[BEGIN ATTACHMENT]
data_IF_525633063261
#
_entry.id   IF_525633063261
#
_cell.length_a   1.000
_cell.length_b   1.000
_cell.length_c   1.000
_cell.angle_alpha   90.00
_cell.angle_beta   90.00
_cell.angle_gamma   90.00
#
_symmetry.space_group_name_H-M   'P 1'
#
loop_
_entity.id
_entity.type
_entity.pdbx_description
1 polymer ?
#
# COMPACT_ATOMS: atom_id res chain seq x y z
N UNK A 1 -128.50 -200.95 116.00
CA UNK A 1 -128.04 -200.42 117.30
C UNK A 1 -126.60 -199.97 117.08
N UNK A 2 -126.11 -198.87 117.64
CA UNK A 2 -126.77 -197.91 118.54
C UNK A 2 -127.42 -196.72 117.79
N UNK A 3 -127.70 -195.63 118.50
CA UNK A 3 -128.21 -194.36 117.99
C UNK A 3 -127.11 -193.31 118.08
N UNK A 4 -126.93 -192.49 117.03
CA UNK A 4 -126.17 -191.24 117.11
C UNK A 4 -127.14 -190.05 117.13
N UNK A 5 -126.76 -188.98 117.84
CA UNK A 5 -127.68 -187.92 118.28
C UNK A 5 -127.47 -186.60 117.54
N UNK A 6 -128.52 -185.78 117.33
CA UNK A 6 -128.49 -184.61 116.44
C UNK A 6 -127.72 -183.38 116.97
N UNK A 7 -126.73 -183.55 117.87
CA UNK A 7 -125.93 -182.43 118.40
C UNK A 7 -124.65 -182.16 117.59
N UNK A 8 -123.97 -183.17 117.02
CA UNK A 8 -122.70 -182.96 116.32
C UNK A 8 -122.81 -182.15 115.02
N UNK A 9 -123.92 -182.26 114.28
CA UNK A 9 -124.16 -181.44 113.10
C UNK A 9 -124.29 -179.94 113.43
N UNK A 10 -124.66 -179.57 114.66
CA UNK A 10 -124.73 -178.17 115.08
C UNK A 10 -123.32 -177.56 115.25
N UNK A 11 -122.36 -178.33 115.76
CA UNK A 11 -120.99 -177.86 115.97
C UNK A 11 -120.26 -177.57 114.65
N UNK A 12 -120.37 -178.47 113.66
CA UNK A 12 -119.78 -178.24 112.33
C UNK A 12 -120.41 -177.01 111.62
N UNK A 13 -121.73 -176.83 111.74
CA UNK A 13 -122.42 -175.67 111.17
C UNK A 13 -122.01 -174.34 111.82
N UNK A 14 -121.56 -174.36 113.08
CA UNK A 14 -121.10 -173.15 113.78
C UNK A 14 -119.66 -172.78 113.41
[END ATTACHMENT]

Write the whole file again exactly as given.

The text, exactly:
data_IF_525633063261
#
_entry.id   IF_525633063261
#
_cell.length_a   1.000
_cell.length_b   1.000
_cell.length_c   1.000
_cell.angle_alpha   90.00
_cell.angle_beta   90.00
_cell.angle_gamma   90.00
#
_symmetry.space_group_name_H-M   'P 1'
#
loop_
_entity.id
_entity.type
_entity.pdbx_description
1 polymer ?
#
# COMPACT_ATOMS: atom_id res chain seq x y z
N UNK A 1 -128.50 -200.95 116.00
CA UNK A 1 -128.04 -200.42 117.30
C UNK A 1 -126.60 -199.97 117.08
N UNK A 2 -126.11 -198.87 117.64
CA UNK A 2 -126.77 -197.91 118.54
C UNK A 2 -127.42 -196.72 117.79
N UNK A 3 -127.70 -195.63 118.50
CA UNK A 3 -128.21 -194.36 117.99
C UNK A 3 -127.11 -193.31 118.08
N UNK A 4 -126.93 -192.49 117.03
CA UNK A 4 -126.17 -191.24 117.11
C UNK A 4 -127.14 -190.05 117.13
N UNK A 5 -126.76 -188.98 117.84
CA UNK A 5 -127.68 -187.92 118.28
C UNK A 5 -127.47 -186.60 117.54
N UNK A 6 -128.52 -185.78 117.33
CA UNK A 6 -128.49 -184.61 116.44
C UNK A 6 -127.72 -183.38 116.97
N UNK A 7 -126.73 -183.55 117.87
CA UNK A 7 -125.93 -182.43 118.40
C UNK A 7 -124.65 -182.16 117.59
N UNK A 8 -123.97 -183.17 117.02
CA UNK A 8 -122.70 -182.96 116.32
C UNK A 8 -122.81 -182.15 115.02
N UNK A 9 -123.92 -182.26 114.28
CA UNK A 9 -124.16 -181.44 113.10
C UNK A 9 -124.29 -179.94 113.43
N UNK A 10 -124.66 -179.57 114.66
CA UNK A 10 -124.73 -178.17 115.08
C UNK A 10 -123.32 -177.56 115.25
N UNK A 11 -122.36 -178.33 115.76
CA UNK A 11 -120.99 -177.86 115.97
C UNK A 11 -120.26 -177.57 114.65
N UNK A 12 -120.37 -178.47 113.66
CA UNK A 12 -119.78 -178.24 112.33
C UNK A 12 -120.41 -177.01 111.62
N UNK A 13 -121.73 -176.83 111.74
CA UNK A 13 -122.42 -175.67 111.17
C UNK A 13 -122.01 -174.34 111.82
N UNK A 14 -121.56 -174.36 113.08
CA UNK A 14 -121.10 -173.15 113.78
C UNK A 14 -119.66 -172.78 113.41